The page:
Surgical Orthodontics


Depending on the specifics of the individual case, Dr. Koch might recommend surgical orthodontics (also known as orthognathic surgery) as part of treatment. Surgical orthodontics corrects jaw irregularities to improve the patient’s ability to speak, bite, breathe and for improved facial appearances. Orthodontics straightens the teeth, and surgical orthodontics straightens the jaw. Correcting jaw alignment also moves the teeth, so braces are always required as part of this treatment.


To be a candidate for surgical orthodontics, the patient must have a fully grown jaw. Jaw growth typically ends by age 16 for girls and 18 for boys. Although the surgery cannot be performed until the patient’s jaw stops growing, the teeth can begin alignment with braces one to two years before that time.

Before the surgical treatment, the patient will have orthodontics for 12 months in the typical case. As the teeth move with braces before surgery, the patient may question if the alignment is correct. What is important to remember is that the teeth are being moved so after the surgery they will be in proper position. The alignment goal is based on the patient’s future jaw positioning, not current.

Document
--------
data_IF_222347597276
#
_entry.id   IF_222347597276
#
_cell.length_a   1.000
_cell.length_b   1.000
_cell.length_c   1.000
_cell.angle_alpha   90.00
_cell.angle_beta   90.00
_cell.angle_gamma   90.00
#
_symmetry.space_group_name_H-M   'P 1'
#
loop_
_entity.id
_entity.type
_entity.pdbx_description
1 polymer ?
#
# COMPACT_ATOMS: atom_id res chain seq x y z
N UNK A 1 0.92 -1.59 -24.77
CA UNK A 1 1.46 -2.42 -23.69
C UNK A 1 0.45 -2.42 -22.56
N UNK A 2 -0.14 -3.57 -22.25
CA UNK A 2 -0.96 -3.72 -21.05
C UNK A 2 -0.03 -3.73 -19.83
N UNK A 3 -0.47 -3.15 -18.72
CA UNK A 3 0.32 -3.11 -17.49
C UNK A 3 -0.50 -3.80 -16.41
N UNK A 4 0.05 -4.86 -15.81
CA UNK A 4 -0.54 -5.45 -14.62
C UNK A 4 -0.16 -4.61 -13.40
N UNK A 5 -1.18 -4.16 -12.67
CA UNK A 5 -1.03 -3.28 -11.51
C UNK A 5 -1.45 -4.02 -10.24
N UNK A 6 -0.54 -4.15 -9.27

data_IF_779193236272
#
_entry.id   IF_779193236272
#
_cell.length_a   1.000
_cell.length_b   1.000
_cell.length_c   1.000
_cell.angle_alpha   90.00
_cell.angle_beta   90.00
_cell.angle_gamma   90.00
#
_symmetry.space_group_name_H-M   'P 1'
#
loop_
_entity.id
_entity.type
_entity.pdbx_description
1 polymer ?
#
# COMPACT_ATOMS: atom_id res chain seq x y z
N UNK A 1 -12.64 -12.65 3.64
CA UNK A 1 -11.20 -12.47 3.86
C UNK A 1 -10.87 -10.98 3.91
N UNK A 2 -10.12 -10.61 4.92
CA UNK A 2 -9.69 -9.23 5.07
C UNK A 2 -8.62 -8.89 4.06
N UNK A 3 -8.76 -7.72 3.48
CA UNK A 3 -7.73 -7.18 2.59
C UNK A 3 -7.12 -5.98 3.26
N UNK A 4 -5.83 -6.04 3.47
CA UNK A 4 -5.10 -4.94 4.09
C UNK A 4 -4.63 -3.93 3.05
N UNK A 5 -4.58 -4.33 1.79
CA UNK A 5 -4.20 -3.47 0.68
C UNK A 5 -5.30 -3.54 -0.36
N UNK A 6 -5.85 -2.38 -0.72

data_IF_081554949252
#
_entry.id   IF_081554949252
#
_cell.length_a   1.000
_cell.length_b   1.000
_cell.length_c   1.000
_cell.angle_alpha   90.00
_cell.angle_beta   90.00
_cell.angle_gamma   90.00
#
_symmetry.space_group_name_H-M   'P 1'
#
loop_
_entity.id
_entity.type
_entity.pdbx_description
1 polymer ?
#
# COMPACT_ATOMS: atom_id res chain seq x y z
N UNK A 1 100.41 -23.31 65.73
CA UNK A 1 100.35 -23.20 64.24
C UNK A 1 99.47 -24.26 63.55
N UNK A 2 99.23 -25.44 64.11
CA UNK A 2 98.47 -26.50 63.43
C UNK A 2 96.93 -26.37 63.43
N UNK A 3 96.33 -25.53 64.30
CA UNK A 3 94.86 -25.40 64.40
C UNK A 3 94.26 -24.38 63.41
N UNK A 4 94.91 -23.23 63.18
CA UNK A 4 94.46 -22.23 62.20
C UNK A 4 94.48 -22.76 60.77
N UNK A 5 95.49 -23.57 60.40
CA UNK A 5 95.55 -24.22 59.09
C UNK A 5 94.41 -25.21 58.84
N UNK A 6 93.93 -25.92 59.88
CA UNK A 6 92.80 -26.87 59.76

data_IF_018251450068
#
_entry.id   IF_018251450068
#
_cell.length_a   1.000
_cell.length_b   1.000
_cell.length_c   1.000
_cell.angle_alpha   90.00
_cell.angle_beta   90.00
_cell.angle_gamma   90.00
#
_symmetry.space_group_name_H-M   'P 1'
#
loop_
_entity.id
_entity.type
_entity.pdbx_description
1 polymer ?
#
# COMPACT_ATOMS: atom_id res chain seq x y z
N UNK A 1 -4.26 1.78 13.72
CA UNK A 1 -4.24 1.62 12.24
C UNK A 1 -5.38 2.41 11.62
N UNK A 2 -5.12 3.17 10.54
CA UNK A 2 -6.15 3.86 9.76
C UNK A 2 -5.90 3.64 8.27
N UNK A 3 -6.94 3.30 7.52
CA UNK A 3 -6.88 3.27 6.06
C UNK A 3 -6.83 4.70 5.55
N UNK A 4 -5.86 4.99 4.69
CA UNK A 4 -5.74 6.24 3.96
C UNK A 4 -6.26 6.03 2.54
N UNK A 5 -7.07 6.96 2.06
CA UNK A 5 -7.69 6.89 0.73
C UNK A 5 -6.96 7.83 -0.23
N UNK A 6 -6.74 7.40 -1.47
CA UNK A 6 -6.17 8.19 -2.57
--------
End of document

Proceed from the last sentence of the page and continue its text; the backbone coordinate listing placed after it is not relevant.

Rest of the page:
The surgery is performed in a hospital with an oral surgeon. The specifics of the surgery can vary depending on the particular case. In lower jaw surgery, the jaw bone behind the teeth is separated, and the tooth-bearing portion is positioned forward or backward, as desired. If the focus is the upper jaw, it can be moved forward or backward, or the jaw can be raised or lowered. 

When you have completed surgery, you should be able to return to school or work within one week. After a healing time of 4-8 weeks, Dr. Koch will make small adjustments on your teeth to fine tune your alignment. After the braces are removed, a retainer will be used to keep your teeth in their final position.